In case you're not a sports a fan, or at least not a fan of the NBA, here's the prerequisite information you need before reading ahead. The NBA and the NBA Players Association failed to hammer out a new collective bargaining agreement (CBA) last week to replace the one that expired, and the NBA decided to lock out its players, forcing a work stoppage. What's interesting about this, and relevant from a technology perspective, is that webmasters had to remove all images and videos of NBA players from team websites, almost as if the players no longer exist.
"We're going back to the stone ages of the Internet," one team website administer told ESPN . "It's all going to be very dumbed down."
According to ESPN , depending on you interpret "fair use," teams could get in trouble just for mentioning a player's name on an NBA-owned website, though different teams interpret this stipulation differently. Plenty of other gray areas abound, such as social networking. Yahoo News is reporting that team owners who communicate with players using social media tools like Facebook and Twitter face a million dollar fine from the league, as well as potential loss of draft picks. The ban on Facebook extends beyond team owners and also includes coaches, managers, and front office personnel. They can follow players on Twitter, but aren't allowed to send messages or retweet player updates.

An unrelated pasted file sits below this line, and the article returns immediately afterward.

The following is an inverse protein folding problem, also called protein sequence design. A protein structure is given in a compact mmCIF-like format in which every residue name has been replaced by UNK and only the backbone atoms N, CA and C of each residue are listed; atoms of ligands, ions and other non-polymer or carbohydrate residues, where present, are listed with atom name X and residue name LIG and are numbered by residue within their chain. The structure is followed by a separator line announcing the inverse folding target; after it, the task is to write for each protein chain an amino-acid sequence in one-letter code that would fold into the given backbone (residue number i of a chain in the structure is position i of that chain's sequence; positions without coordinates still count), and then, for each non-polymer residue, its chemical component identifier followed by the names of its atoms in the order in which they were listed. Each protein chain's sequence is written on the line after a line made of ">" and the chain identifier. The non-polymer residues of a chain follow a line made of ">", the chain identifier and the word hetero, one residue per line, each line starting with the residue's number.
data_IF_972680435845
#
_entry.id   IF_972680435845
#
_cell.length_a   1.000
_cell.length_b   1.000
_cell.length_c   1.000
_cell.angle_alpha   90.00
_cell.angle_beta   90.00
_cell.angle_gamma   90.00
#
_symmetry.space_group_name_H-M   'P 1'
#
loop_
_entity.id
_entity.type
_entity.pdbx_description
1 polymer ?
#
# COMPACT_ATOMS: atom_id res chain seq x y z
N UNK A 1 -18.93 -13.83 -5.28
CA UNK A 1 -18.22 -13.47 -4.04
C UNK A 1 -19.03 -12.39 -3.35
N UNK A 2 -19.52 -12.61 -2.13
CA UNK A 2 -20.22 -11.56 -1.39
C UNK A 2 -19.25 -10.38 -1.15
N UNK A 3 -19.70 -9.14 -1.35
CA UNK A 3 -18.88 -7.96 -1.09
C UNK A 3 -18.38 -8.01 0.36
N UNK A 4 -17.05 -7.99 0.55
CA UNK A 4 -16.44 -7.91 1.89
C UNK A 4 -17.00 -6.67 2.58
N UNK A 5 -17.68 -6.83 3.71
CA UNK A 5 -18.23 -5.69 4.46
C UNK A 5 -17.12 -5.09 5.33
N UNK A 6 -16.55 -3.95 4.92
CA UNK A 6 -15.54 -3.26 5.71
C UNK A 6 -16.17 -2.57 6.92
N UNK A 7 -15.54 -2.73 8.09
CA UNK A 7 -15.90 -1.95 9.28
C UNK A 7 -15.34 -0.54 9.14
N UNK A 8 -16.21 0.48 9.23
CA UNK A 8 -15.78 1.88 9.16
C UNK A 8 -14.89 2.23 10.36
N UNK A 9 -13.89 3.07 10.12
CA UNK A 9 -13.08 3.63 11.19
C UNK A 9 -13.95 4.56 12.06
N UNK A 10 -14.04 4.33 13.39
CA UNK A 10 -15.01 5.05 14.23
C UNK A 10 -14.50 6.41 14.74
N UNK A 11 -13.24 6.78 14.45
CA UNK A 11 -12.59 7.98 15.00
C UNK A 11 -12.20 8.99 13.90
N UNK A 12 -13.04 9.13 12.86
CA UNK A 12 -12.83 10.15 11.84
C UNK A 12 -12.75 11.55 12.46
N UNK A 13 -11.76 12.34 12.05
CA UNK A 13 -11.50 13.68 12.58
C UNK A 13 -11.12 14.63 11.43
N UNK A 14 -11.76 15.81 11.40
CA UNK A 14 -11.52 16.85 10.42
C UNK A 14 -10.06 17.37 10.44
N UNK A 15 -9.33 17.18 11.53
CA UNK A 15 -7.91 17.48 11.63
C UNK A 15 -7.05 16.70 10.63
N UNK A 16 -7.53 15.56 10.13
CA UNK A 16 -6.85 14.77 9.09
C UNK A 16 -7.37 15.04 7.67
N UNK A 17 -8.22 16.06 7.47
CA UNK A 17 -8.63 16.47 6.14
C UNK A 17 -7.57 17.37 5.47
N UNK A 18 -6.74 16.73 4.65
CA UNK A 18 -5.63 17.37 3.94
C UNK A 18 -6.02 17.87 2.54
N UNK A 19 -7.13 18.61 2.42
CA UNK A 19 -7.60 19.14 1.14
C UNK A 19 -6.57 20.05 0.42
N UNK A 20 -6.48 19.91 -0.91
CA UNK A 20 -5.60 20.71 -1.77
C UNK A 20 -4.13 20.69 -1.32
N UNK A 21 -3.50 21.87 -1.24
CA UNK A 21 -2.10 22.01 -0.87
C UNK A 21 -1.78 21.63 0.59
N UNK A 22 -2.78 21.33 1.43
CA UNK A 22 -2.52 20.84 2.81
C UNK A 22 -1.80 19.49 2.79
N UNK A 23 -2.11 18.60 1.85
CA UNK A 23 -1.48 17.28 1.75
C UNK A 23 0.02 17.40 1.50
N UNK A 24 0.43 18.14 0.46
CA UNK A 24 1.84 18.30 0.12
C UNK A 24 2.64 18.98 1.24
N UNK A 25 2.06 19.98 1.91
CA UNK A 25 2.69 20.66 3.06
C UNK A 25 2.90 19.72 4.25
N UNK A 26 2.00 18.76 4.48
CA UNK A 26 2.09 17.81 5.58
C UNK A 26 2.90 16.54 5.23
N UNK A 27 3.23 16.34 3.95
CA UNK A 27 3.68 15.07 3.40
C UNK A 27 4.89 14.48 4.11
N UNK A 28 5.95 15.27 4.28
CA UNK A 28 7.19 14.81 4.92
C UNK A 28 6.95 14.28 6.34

If you head to NBA.com , instead of seeing the Heatles or world champion Dallas Mavericks, you'll instead see pics of Chris Mullen, Magic Johnson, Dave Bing, and other retired NBA players. And on team websites, player profile pictures have been replaced by team logos.
Welcome to the crazy world of digital media and intellectual property.